FAYETTEVILLE — About 100 people waved signs and encouraged honks of support from passing vehicles Saturday in front of the Washington County Courthouse during a protest against a war with Iran.
The protest was organized by the Omni Center for Peace, Justice and Ecology & the Arkansas Nonviolence Alliance and was attended by organizations such as Socialist Alternative and Food Not Bombs NWA.
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Source: Staff report
The protest was in conjunction with others throughout the nation Saturday, said Dick Bennett of Fayetteville, Omni Center founder.
The center’s mission is to educate, empower and connect people to build a nonviolent, sustainable and just world, according to the nonprofit organization’s website.
No central organization coordinated the nationwide rallies, Bennett said, noting the center would have been protesting the war Saturday regardless of what others were doing.
“We did this three months without cessation last time we started this series,” Bennett said.
About 20 people attended each of those protests last summer, said Abel Tomlinson of Fayetteville, founder of Arkansas Nonviolence Alliance.
The alliance is a movement toward nonviolent conflict resolution in all aspects of society, particularly focused on eliminating the scourge of war.
“We’ve had bigger demonstrations with 500 people against the Iraq war, but this one is exceeding last year by far,” Tomlinson said Saturday.
Many of the protesters were drawn to the event following an American military airstrike Thursday killing Gen. Qassem Soleimani, Iran’s top general, at Baghdad’s international airport. The act constitutes an act of war by the United States, Tomlinson said.
“I believe in defending, but I don’t believe in going overseas and engaging in these wars that are not about freedom and democracy,” he said. “They’re about imperialism.”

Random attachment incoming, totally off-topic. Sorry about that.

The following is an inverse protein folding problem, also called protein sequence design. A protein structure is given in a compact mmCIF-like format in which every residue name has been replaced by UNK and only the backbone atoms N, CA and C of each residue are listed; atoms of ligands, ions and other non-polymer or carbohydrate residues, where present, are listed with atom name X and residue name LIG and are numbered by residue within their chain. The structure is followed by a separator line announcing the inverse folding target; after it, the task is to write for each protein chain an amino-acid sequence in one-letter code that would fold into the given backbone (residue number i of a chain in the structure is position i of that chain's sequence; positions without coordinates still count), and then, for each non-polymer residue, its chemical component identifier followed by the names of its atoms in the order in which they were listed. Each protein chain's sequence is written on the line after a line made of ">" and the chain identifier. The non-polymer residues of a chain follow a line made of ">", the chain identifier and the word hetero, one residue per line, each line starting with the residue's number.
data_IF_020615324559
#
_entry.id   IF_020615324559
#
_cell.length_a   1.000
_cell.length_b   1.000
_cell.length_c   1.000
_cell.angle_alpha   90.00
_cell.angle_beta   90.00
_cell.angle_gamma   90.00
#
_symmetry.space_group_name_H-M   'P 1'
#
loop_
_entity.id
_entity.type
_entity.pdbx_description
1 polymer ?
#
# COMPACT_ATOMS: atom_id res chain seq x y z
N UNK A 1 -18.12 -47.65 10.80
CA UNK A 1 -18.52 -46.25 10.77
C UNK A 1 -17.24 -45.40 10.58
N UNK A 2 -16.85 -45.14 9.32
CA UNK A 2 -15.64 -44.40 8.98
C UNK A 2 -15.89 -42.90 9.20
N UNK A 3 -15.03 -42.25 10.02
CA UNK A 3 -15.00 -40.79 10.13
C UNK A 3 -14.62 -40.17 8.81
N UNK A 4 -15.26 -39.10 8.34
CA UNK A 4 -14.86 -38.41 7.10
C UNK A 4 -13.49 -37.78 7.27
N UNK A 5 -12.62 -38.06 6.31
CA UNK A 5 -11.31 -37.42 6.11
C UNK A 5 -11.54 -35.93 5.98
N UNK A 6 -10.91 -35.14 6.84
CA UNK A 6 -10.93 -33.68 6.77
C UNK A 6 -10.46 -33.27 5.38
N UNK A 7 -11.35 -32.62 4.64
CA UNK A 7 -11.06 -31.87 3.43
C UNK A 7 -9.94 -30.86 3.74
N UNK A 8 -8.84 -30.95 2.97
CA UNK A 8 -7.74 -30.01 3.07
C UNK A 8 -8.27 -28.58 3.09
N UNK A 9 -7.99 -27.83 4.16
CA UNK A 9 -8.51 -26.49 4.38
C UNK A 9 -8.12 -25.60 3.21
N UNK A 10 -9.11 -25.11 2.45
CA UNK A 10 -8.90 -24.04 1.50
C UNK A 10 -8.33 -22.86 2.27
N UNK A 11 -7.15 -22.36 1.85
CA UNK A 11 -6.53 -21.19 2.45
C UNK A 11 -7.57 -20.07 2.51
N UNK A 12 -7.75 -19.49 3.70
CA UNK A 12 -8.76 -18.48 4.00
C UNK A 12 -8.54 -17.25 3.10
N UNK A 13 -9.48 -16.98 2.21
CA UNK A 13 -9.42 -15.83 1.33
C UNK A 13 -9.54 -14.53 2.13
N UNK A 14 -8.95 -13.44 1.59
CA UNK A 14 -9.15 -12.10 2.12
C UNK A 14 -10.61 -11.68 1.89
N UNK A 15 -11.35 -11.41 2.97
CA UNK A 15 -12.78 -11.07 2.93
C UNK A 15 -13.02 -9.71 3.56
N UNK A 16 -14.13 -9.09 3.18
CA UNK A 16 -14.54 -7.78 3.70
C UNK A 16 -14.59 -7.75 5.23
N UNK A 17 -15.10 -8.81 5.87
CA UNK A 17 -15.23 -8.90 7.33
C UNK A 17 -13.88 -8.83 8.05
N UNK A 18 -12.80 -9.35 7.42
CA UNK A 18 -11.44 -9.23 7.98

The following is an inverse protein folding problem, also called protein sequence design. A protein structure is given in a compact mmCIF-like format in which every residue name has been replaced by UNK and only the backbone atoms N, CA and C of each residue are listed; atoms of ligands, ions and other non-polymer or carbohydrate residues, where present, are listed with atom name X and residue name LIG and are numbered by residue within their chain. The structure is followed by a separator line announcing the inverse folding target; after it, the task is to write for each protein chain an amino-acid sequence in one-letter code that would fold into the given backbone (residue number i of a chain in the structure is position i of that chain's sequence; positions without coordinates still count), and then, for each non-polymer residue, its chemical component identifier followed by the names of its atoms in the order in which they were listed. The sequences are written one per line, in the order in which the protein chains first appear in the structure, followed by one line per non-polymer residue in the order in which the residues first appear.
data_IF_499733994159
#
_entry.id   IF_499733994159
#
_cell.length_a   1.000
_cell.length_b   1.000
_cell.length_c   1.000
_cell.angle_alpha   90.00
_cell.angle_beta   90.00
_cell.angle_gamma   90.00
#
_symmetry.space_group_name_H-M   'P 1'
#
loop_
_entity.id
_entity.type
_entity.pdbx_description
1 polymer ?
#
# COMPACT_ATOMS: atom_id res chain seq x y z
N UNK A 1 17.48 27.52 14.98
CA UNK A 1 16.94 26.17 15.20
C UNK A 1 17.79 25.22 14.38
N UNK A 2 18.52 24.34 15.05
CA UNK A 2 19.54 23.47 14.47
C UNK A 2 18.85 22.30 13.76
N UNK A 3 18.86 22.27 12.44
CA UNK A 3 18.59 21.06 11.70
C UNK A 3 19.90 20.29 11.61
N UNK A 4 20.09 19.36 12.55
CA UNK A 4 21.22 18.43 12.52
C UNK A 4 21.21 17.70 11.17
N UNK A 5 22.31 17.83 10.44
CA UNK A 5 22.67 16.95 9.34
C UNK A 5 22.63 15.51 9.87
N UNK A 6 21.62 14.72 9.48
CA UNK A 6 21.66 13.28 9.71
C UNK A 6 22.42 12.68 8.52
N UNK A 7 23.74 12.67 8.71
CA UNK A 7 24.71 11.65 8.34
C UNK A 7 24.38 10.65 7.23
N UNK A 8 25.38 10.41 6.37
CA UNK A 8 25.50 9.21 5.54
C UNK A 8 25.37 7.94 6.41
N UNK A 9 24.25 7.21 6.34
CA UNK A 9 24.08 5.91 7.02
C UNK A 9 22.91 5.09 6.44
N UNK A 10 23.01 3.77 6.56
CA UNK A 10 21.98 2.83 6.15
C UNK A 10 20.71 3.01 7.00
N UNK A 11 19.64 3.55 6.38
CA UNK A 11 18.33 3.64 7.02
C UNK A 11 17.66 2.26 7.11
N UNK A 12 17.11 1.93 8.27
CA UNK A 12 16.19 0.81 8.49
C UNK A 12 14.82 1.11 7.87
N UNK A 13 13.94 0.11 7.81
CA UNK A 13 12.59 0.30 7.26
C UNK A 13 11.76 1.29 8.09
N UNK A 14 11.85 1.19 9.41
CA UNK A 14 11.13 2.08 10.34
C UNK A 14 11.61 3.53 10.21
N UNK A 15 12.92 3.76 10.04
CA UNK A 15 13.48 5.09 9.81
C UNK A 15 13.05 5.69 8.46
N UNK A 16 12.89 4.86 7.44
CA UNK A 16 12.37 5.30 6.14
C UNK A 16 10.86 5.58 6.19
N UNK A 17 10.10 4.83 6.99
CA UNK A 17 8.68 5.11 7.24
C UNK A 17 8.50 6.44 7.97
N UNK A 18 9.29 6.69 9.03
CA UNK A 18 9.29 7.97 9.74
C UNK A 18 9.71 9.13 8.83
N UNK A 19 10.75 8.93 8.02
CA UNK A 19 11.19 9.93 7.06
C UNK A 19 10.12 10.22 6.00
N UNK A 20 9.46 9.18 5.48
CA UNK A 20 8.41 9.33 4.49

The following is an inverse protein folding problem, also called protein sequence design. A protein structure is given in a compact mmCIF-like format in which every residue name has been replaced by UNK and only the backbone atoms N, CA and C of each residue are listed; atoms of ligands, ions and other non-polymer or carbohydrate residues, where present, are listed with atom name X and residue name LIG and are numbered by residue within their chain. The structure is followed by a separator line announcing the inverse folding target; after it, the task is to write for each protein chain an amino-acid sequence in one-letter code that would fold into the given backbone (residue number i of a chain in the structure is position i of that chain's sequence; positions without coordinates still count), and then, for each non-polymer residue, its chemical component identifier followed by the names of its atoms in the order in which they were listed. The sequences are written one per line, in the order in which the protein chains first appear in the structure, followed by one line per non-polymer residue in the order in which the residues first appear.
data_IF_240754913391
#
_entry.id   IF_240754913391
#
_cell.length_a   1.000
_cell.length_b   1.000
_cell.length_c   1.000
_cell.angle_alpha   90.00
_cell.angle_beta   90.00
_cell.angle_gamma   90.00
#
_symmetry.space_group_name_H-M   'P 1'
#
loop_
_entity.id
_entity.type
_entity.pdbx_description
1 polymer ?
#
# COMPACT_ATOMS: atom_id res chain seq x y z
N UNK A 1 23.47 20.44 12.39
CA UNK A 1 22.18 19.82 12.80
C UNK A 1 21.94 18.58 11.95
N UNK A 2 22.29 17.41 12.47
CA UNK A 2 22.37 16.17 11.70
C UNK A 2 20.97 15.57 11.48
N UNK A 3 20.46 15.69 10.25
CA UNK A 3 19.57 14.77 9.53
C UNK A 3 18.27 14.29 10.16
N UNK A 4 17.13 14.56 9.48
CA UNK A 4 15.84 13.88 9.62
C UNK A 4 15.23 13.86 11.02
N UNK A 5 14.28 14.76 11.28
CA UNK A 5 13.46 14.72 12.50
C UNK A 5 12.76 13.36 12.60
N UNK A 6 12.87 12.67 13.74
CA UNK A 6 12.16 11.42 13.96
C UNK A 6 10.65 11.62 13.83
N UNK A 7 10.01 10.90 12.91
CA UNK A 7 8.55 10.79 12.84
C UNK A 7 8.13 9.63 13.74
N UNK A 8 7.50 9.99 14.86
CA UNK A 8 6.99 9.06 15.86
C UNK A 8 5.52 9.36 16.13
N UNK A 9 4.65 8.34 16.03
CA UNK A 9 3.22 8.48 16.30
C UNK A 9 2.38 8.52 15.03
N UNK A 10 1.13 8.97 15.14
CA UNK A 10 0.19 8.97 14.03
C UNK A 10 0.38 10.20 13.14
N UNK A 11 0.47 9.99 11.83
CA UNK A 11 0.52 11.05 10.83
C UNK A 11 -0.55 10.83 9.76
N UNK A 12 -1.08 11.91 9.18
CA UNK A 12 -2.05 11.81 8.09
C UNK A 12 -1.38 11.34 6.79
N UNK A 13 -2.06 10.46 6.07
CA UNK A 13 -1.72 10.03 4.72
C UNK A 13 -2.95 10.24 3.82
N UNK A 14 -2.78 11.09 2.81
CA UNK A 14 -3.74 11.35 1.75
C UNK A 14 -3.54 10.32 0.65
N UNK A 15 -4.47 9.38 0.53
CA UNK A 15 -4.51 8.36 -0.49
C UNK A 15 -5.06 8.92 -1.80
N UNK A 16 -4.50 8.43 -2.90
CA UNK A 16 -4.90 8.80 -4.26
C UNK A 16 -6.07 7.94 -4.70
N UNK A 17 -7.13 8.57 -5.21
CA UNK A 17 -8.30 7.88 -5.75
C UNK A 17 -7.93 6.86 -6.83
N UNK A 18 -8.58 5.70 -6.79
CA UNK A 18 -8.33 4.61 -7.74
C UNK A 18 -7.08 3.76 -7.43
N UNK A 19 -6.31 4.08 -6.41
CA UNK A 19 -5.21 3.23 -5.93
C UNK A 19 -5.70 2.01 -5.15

The cost of war for the American people is too high, he said.
“If we send more kids to fight and kill in Iran and die in Iran, a bunch more are going to come back mentally scarred and damaged,” Tomlinson said. “If you really, honestly care about veterans, you will oppose wars, because wars kill veterans both directly and through PTSD and suicide.”
As many as 20% of veterans who served in Operations Iraqi and Enduring Freedom have post-traumatic stress disorder, according to the U.S. Department of Veterans Affairs’ National Center for PTSD.
Some 6,139 veterans died from suicide in 2017, according to the 2019 National Veteran Suicide Prevention Annual Report by the VA’s Office of Mental Health and Suicide Prevention. The suicide rate for veterans was 1.5 times greater than nonveteran adults in 2017.
There’s also a high financial price to pay for war, Tomlinson said.
“We’re wasting trillions of dollars on wars that should be going into clean energy, health care and education,” he said.
Sheila Czech of Fayetteville attended the protest as the local branch organizer for Socialist Alternative.
“We’re part of a national organization that fights for things like better living wages, for affordable housing and also for things like anti-imperialism and antiwar,” Czech said.
Czech said she was shocked to hear about the killing of Soleimani and the rising tensions between the United States and Iran.
“The big takeaway from this is the U.S. does not have the right to impede on the rights of other people and other nations,” she said. “A lot of people talk about how other countries interfere in our elections and things like that, but no one has bombed us recently.”
Czech encourages people who want to help prevent war between the U.S. and Iran to attend future protests and to get involved with local anti-war organizations.
“Starting locally, I think, is the best start and then from there kind of network and become more politically educated,” she said. “There’s value in joining organizations that have national and international ties.”
Tomlinson said swaying public opinion can be the key to influencing regional and national leadership.
“Anytime you get out here and express an opinion like this, it’s influencing public opinion,” he said. “Public opinion, in my mind, is the ultimate ruler. Public opinion determines things.”
Cambry Parrish, 16, of Farmington was driving by the protest with a couple of her friends after doing some shopping in downtown Fayetteville and decided to join the protest in the spur of the moment.
“We don’t want there to be a war at all,” Parrish said, adding she could help make an impact by attending more events of that nature in the future. “I hope that people just get the message and realize that there’s no need for a war right now.”
Tomlinson said he hopes to continue to build awareness for future antiwar protests.
“We expect to continue doing these kind of things, and we hope that more and more people will join us,” he said. “That’s how you build a movement.”
NW News on 01/05/2020